Jinny Gallahar hardly seemed to notice the blood being drawn out of her left arm. It is a small thing, she said, to perhaps provide a clue as to why her 72-year-old father is developing memory problems that could be Alzheimer's disease.
Within the glass tube of blood might also lie a glimpse of her road ahead.
"I'd like to know what my future and what my child's future and her children's future will be," said the 48-year-old Mrs. Gallahar. "(But) I'm not doing this for my benefit. It's for everyone's."
The Alzheimer's Research Center at the Medical College of Georgia recently began enrolling patients and their family members and caregivers in a multidisciplinary research study that will cover all aspects of the disease, center director Jerry Buccafusco said.
The MCG Memory Assessment Program will include a genetic databank where researchers can mine patient samples for clues about the disease's molecular origins, Dr. Buccafusco said. His lab is focusing on an apparent autoimmune response to part of the beta amyloid protein often blamed for forming plaques and tangles in the brain that kill neurons and are a hallmark of the disease.
"We are studying blood samples from these patients - looking for antibodies that the patients make themselves - as a diagnostic approach and also a potential therapeutic approach along the lines of an Alzheimer's vaccine," Dr. Buccafusco said. "We need patients to do those kinds of studies, and that's what this whole program is about."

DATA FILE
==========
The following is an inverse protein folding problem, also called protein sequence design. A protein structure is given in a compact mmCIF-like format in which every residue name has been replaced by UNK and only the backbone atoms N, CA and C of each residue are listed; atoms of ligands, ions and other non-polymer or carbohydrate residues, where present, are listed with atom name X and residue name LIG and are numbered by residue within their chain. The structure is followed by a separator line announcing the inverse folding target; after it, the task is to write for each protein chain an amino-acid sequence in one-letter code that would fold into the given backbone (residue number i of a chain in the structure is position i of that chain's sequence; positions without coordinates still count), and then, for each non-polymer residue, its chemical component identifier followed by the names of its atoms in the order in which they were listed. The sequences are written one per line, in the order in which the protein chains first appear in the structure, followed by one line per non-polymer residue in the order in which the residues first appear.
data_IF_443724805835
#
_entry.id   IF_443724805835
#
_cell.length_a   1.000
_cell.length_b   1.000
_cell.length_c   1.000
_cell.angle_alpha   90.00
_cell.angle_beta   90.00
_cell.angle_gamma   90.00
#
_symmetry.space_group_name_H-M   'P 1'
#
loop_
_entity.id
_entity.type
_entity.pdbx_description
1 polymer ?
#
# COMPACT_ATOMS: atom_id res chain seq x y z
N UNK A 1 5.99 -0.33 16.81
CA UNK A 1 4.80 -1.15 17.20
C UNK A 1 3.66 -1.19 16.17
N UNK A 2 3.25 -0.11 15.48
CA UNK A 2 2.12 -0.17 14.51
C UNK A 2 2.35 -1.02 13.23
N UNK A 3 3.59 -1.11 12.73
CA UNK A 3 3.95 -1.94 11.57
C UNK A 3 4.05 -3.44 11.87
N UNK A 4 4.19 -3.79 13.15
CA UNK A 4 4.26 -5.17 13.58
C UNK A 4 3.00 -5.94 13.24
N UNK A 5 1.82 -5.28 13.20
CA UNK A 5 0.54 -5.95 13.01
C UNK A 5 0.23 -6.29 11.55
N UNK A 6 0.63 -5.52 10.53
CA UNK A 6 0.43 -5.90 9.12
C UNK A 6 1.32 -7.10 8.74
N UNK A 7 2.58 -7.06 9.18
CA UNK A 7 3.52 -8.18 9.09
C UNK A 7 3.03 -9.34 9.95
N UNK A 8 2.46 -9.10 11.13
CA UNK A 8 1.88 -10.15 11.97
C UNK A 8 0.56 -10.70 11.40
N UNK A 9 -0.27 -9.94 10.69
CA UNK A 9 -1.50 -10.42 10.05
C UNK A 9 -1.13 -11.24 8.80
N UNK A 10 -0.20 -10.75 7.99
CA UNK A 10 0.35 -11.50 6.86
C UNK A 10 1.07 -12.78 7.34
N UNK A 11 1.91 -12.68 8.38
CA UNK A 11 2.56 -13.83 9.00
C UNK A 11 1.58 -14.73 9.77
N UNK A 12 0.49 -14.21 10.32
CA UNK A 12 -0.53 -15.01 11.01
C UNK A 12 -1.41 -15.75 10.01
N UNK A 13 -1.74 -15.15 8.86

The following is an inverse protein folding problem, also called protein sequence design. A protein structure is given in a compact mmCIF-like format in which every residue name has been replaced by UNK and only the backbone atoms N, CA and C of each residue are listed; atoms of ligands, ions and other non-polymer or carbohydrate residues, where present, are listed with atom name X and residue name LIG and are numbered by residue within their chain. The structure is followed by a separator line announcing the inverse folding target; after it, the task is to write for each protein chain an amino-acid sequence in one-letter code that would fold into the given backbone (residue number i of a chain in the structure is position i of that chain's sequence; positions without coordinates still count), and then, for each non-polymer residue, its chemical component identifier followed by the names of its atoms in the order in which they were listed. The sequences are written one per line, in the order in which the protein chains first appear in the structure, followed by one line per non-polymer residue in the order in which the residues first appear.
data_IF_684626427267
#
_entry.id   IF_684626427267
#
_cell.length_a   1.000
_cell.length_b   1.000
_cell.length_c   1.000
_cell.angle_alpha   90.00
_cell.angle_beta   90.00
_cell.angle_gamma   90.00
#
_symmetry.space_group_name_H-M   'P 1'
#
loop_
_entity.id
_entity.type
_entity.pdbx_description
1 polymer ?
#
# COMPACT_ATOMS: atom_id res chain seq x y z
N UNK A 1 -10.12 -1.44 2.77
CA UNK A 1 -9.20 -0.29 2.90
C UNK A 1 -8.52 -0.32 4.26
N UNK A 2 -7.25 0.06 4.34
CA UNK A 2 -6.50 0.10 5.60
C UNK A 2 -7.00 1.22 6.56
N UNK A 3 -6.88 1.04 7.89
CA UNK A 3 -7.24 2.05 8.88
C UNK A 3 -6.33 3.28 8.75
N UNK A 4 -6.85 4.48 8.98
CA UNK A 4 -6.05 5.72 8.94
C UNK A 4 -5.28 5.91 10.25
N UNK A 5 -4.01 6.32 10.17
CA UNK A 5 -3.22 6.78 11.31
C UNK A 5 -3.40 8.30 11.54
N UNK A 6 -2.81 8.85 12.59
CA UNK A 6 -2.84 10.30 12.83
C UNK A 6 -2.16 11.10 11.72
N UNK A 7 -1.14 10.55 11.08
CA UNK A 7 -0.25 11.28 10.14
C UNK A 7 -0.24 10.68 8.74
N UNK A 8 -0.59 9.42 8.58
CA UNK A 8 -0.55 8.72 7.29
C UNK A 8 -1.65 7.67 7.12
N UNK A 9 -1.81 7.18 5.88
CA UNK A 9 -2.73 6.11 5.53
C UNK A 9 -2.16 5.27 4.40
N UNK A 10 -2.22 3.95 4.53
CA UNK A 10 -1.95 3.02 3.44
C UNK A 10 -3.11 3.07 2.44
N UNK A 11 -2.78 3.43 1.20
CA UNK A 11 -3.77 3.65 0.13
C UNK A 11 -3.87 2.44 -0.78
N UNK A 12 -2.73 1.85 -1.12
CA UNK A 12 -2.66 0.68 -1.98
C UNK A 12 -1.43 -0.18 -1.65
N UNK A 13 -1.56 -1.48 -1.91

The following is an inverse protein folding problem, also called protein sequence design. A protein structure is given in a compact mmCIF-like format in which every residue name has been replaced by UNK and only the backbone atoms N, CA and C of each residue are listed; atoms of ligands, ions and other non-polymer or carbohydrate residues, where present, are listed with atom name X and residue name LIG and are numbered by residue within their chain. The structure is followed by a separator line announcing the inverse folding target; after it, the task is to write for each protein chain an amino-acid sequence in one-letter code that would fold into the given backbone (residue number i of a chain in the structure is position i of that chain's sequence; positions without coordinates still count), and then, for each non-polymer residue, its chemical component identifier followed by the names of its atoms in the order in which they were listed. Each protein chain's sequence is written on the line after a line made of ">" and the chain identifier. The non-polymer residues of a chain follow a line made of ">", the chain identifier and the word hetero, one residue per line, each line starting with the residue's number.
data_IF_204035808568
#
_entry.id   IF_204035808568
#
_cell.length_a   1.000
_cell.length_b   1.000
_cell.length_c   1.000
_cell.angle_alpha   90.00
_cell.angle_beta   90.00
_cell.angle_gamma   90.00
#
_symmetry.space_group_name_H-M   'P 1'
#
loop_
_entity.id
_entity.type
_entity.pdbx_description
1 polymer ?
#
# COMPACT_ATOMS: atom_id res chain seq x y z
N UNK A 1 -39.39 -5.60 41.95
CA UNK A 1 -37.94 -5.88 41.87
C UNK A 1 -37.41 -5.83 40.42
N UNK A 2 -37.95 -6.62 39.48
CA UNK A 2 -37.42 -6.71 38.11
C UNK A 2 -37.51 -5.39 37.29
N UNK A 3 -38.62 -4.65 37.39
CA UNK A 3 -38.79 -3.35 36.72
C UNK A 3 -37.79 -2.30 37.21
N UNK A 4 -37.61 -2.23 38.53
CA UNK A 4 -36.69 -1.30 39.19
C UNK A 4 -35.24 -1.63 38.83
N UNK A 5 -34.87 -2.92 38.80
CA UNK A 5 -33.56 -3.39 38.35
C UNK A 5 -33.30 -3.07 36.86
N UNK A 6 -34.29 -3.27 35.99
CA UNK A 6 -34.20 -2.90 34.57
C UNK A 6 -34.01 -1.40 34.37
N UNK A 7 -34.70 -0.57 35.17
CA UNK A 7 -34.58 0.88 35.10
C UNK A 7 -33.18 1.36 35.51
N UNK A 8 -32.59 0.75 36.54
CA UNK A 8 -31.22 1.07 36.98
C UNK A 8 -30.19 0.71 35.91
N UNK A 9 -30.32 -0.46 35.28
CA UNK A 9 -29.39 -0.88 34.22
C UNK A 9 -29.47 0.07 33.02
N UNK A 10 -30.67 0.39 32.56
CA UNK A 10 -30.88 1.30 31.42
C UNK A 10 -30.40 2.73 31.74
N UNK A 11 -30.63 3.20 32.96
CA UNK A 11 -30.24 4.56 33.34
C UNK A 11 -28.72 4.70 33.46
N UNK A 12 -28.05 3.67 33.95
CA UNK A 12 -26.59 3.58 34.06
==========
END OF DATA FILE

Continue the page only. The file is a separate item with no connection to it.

As the pool of patients builds up, there might also be drug studies, Dr. Buccafusco said.
"As we begin to recruit a sufficient number of patients into the program, we will then be able to provide patients and their families with the opportunity to get involved in various clinical studies that may allow them to have access to the most modern therapeutic entities, including some that are being developed here at Medical College of Georgia," Dr. Buccafusco said.
The researchers will also look at whether routine lab work can provide insights into the disease and the development of symptoms, co-investigator Elizabeth Kenimer Leibach said.
"There may be an increased risk of Alzheimer's in individuals with impaired glucose and lipid metabolism," Dr. Kenimer Leibach said. "That's where we would be going with this - early prediction so that therapy could be begun, which may lead to better outcomes, knowing that early intervention usually is what will slow the (disease) best."
Families of Alzheimer's patients often want to do something, co-investigator Tom Jackson said.
"The motivation for (participating in) this study is strictly altruistic," he said. "We have a lot of folks who would love to do something to help, if not now, then in the future."
Reach Tom Corwin at (706) 823-3213 or firstname.lastname@example.org.
|For more information on the MCG Memory Assessment Program, call the MCG Alzheimer's Research Center at (706) 721-6355.|